these preimages are distributed according to $P$. This is made clear in Fig. 4.2.
Box-Muller Method
This method has been introduced by George Box and Mervin Muller [8] and nicely illustrates how to extend the previous algorithm to higher dimensions. Uniformly distributed random points $\boldsymbol{y}$ in the unit square are mapped into normally distributed random numbers $\boldsymbol{x} \in \mathbb{R}^{2}$ with mean $\overline{\boldsymbol{x}}$ and variance $\sigma$. Thus we demand
$$\mathrm{d}^{2} y=\operatorname{det}\left(\frac{\partial y_{i}}{\partial x_{j}}\right) \mathrm{d}^{2} x=P(\boldsymbol{x}) \mathrm{d}^{2} x, \quad P(\boldsymbol{x})=\frac{1}{2 \pi \sigma^{2}} \mathrm{e}^{-(\boldsymbol{x}-\bar{x})^{2} / 2 \sigma^{2}}$$
We introduce polar coordinates $x_{1}-\bar{x}{1}=r \cos \varphi$ and $x{2}-\bar{x}{2}=r \sin \varphi$ and set $\varphi=2 \pi y{2}$. Assuming that $r$ only depends on $y_{1}$, we arrive at
$$\mathrm{d}^{2} y=\frac{\mathrm{d} y_{1}}{\mathrm{~d} r} \mathrm{~d} r \frac{\mathrm{d} \varphi}{2 \pi}=\frac{1}{2 \pi \sigma^{2}} \mathrm{e}^{-r^{2} / 2 \sigma^{2}} r \mathrm{~d} r \mathrm{~d} \varphi \quad \text { or } \quad \frac{\mathrm{d} y_{1}}{\mathrm{~d} r}=\frac{r}{\sigma^{2}} \mathrm{e}^{-r^{2} / 2 \sigma^{2}}$$

## 物理代写|量子场论代写Quantum field theory代考|The Anharmonic Oscillator

We return to one-dimensional quantum mechanical systems at imaginary time and discretized on a time-lattice. They are characterized by their Euclidean lattice action
$$S(q)=\varepsilon \sum_{j=0}^{n-1}\left{\frac{m}{2} \frac{\left(q_{j+1}-q_{j}\right)^{2}}{\varepsilon^{2}}+V\left(q_{j}\right)\right}$$
In particular we shall consider the anharmonic oscillator with quartic potential
$$V(q)=\mu q^{2}+\lambda q^{4}$$
in more detail. The choice of the number $n$ of lattice points and of the lattice constant $\varepsilon$ is limited mainly by two aspects:

• $\varepsilon$ should be sufficiently small to be near the continuum limit $\varepsilon \rightarrow 0$.
• The quantities of interest should fit into the interval $n \varepsilon$. For instance, the width of the ground state should be less than $n \varepsilon$.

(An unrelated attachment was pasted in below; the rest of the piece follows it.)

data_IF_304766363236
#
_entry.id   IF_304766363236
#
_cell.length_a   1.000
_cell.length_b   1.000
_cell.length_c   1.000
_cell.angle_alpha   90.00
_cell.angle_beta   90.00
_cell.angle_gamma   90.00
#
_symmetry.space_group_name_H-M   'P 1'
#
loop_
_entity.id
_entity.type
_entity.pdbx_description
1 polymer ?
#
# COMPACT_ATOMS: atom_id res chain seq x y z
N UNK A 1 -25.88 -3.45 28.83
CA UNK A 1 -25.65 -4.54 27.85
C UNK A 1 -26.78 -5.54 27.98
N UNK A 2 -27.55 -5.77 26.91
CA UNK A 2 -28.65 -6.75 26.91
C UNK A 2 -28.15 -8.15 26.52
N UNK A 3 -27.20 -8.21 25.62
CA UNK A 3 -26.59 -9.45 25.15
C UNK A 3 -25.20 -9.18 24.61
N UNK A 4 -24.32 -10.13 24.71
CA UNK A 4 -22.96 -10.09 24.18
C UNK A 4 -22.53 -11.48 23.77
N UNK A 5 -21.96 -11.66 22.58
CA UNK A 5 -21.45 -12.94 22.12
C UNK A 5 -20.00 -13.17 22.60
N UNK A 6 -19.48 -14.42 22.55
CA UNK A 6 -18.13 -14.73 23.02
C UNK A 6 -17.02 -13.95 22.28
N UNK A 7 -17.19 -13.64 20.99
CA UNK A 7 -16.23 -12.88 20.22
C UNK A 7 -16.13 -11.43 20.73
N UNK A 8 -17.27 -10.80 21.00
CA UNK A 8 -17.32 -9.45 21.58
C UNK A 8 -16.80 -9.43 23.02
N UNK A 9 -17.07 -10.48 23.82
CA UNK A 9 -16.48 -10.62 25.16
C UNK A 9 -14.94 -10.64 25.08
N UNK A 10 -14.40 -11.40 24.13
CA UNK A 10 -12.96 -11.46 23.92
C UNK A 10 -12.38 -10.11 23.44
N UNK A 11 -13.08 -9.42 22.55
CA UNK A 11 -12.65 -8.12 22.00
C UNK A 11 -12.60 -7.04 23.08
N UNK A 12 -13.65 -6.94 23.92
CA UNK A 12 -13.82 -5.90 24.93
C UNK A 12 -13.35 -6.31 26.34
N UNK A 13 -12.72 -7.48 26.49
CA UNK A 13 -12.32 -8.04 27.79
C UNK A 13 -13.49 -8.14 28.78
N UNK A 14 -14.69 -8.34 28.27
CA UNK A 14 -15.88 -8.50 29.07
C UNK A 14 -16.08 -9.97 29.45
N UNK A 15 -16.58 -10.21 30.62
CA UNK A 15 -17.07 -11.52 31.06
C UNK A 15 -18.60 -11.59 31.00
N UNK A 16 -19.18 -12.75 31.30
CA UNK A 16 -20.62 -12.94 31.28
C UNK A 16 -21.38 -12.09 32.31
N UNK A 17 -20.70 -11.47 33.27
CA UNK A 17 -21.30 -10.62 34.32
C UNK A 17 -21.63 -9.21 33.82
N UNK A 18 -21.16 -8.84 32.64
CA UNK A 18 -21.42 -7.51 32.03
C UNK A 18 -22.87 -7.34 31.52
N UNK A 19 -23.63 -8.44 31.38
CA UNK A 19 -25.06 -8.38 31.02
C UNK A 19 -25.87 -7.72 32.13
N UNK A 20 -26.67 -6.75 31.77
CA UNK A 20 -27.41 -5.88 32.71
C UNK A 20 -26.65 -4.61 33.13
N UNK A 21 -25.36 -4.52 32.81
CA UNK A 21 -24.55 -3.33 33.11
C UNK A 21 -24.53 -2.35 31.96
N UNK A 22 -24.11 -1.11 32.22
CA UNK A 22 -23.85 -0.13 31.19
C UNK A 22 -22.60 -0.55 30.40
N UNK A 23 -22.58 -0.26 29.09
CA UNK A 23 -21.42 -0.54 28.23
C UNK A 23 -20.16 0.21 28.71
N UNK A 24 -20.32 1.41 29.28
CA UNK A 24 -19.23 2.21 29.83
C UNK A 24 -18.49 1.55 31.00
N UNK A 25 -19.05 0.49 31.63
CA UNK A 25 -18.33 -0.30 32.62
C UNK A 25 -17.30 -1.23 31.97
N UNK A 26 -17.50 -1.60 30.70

If $\lambda_{0}$ is a typical length scale of the system at hand, then the quantities $n$ and $\varepsilon$ should satisfy constraints of the type
$$\varepsilon \lesssim \frac{\lambda_{0}}{10} \quad \text { and } \quad n \varepsilon \gtrsim 10 \lambda_{0}$$

Another problem concerns the size of statistical fluctuations in any Monte Carlo simulation. The relative standard deviation of a random variable $O$ is
$$\Delta_{O}=\sqrt{\frac{\left\langle O^{2}\right\rangle-\langle O\rangle^{2}}{\langle O\rangle^{2}}} \propto \text { (number of lattice points) }{ }^{-1 / 2}$$
As an estimate for the expectation value $\langle O\rangle$, we take
$$\bar{O}=\frac{1}{M} \sum_{\mu=1}^{M} O\left(q_{\mu}\right)$$
with Boltzmann-distributed configurations $\boldsymbol{q}{\mu}$. Depending on the initial configuration, the Markov chain may need some “time” to equilibrate. In the simulations of the anharmonic oscillator presented below, equilibrium is reached after approximately $10-100$ sweeps through the lattice. In addition, since configurations of successive sweeps are correlated, only every MA’th sweep is used to estimate expectation values. The number $M A$ should be larger than the relevant autocorrelation time – the time over which the values $O\left(q{\mu}\right)$ are correlated. Different random variables may have vastly different auto-correlation times. As a general rule, they are large for spatially averaged quantities.

## 物理代写|量子场论代写Quantum field theory代考|Metropolis–Hastings Algorithm

1. 建议临时更改q1到一个随机选择的q1′.
2. 如果作用减小，即Δ小号<0，然后永久替换q1经过q1′.
3. 如果动作增加，选择一个均匀分布的随机数r∈ [0,1]. 建议q1′被接受，如果经验⁡(−Δ小号)>r. 否则格变量q1保持不变。
4. 继续变量q2,q3,…以同样的方式测试所有变量。
5. 如果到达最后一个格点，则完成“扫过格”或蒙特卡罗迭代，然后从第一个格点重新开始。

## 物理代写|量子场论代写Quantum field theory代考|Heat Bath Algorithm

F(X)=∫−∞X磷(在)d在∈[0,1]

Box-Muller 方法
George Box 和 Mervin Muller [8] 介绍了该方法，并很好地说明了如何将先前的算法扩展到更高的维度。均匀分布的随机点是在单位平方被映射成正态分布的随机数X∈R2平均X―和方差σ. 因此我们要求
d2是=这(∂是一世∂Xj)d2X=磷(X)d2X,磷(X)=12圆周率σ2和−(X−X¯)2/2σ2

## 物理代写|量子场论代写Quantum field theory代考|The Anharmonic Oscillator

\left 的分隔符缺失或无法识别\left 的分隔符缺失或无法识别

• e应该足够小以接近连续极限e→0.
• 感兴趣的数量应适合区间ne. 例如，基态的宽度应该小于ne.

e≲λ010 和 ne≳10λ0

Δ○=⟨○2⟩−⟨○⟩2⟨○⟩2∝ （格点数） −1/2

○¯=1米∑μ=1米○(qμ)